PC tune-up software: does it really work?
Part Two: Windows Vista
PC Tools told us the market for these “utility tools” has suffered a slight decline in recent years, due to basic tools being increasingly bundled with operating systems. The value of premium tools can be difficult to see, since we found the one-button optimisation wizards and registry fixing functions didn’t improvement performance significantly - at least, not without affecting functionality.
We experienced two crashes when testing with TuneUp in Vista, and none with the other apps
You will, however, get a boost by using the more detailed tools to switch off unused services and forgotten programs, although this is one way of reducing functionality. When we were testing the apps on Windows XP, we found we could shave a good 18 seconds off our startup time with every tune-up application on test by laboriously turning off unused programs and services, but with Vista this improved by 44 seconds after we selected 14 programs and services that we weren’t using any more, or had never used.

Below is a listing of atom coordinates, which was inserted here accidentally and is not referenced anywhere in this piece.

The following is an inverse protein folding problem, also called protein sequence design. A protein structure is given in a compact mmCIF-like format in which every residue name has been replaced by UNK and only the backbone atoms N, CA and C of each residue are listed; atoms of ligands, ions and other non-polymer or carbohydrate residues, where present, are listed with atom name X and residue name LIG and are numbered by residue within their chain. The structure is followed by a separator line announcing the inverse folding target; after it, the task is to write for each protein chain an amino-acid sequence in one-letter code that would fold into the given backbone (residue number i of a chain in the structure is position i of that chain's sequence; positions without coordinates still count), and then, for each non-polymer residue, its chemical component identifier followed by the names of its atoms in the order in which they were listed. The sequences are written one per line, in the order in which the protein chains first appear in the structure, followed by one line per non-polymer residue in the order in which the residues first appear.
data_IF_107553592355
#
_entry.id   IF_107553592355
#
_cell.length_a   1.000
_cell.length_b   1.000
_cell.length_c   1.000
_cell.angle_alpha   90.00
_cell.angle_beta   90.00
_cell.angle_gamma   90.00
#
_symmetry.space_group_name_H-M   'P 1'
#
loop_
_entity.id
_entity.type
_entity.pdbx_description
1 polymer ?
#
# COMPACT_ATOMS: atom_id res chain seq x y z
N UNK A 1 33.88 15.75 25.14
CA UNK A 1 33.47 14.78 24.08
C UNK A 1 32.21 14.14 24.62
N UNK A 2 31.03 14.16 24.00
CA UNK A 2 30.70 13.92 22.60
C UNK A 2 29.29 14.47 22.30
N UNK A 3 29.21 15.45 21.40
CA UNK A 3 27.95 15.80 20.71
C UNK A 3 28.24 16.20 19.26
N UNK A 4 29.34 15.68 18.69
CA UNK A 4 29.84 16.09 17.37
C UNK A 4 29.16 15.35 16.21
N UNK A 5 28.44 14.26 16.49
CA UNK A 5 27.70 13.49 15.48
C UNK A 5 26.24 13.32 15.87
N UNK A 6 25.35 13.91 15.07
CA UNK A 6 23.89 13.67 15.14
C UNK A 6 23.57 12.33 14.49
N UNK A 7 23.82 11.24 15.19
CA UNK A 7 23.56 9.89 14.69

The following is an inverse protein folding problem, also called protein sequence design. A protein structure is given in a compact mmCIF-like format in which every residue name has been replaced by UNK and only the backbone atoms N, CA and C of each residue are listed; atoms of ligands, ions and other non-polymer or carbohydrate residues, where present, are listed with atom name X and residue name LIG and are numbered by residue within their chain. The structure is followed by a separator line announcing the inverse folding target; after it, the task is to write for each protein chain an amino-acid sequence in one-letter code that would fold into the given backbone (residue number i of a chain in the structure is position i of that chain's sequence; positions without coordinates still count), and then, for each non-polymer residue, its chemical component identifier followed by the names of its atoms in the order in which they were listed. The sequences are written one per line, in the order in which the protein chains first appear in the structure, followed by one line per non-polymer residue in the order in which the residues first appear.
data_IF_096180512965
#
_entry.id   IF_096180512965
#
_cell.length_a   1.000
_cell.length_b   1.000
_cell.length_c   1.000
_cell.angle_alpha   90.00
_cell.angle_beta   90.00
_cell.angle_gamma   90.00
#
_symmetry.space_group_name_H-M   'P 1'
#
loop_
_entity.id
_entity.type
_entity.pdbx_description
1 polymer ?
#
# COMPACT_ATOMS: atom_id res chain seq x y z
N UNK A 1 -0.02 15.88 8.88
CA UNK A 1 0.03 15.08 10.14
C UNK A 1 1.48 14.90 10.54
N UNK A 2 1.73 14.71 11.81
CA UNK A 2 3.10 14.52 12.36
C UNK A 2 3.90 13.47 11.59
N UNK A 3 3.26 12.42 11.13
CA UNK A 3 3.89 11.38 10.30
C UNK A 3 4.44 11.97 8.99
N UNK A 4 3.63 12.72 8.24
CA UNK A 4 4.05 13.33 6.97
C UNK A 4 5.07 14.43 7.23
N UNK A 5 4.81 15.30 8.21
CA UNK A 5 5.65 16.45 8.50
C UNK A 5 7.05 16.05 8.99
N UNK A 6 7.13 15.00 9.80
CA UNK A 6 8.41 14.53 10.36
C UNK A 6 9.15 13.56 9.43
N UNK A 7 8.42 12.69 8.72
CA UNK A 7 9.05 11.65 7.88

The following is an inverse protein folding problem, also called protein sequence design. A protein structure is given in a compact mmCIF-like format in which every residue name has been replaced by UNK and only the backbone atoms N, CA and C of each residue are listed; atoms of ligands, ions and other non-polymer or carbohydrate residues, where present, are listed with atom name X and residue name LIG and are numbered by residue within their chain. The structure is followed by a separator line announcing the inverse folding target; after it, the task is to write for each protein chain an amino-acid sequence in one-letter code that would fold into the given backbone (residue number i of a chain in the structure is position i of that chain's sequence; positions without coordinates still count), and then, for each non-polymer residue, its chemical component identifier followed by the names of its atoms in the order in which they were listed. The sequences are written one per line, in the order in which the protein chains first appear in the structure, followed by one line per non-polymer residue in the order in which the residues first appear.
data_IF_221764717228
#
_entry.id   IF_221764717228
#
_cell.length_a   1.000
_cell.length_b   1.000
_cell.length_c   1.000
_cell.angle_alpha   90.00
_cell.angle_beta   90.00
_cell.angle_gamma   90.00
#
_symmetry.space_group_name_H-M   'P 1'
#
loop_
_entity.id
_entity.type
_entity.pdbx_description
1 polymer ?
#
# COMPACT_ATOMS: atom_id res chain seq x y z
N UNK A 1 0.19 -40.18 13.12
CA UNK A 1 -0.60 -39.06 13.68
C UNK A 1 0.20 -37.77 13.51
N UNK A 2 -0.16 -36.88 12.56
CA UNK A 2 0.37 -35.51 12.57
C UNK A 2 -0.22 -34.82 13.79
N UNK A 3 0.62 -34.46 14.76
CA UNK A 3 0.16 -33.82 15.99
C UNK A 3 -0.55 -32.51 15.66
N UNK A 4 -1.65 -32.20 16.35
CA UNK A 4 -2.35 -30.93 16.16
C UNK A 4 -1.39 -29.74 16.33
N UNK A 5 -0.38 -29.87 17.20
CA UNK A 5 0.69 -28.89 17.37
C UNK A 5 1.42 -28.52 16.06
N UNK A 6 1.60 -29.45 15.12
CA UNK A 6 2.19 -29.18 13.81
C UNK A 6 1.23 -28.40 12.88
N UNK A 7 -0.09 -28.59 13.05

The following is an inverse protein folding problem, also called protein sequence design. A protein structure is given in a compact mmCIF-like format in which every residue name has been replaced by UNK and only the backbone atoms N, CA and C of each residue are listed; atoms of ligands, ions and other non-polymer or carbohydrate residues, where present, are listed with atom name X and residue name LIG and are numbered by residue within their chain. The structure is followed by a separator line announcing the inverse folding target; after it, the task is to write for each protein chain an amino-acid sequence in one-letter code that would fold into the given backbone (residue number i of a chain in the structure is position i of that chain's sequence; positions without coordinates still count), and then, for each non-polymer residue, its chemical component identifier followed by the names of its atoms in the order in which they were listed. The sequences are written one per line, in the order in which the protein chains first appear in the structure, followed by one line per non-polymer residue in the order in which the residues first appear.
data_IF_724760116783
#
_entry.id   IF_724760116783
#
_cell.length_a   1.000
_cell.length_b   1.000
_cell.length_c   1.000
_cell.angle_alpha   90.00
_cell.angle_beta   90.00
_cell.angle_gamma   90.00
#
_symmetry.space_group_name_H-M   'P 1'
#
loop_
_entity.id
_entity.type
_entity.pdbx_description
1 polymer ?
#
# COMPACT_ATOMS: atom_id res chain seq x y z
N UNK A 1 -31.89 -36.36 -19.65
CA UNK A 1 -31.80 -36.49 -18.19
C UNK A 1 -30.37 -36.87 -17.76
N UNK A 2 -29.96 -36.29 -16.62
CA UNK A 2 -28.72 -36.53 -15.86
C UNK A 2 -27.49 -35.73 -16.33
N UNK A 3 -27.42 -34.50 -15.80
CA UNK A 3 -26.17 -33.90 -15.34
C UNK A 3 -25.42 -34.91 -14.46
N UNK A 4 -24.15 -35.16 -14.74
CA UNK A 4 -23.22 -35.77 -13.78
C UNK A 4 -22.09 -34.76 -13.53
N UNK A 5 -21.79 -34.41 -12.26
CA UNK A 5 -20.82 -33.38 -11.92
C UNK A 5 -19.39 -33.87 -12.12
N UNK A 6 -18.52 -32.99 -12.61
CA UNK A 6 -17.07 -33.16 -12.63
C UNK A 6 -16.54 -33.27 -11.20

Meddling with the registry and Windows services is a tricky game, with Desktop Maestro in particular coming a cropper several times by pushing performance in the wrong direction. The other applications represent less of a risk and, besides, you can always restore an old registry if things go wrong.
Ultimately, we can say if you’re trying to reduce your Windows start-up time, extra Ram will help if you don’t have a lot - 512MB, say - while tune-up applications may help you find more performance if you have 2GB or more. ®
Verdict: Windows Vista Apps
Tune-up Utilities 2009
More Info Tune-up
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PC Tools Desktop Maestro 3
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Avanquest Fix-it Utilities 9
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Iolo System Mechanic 9
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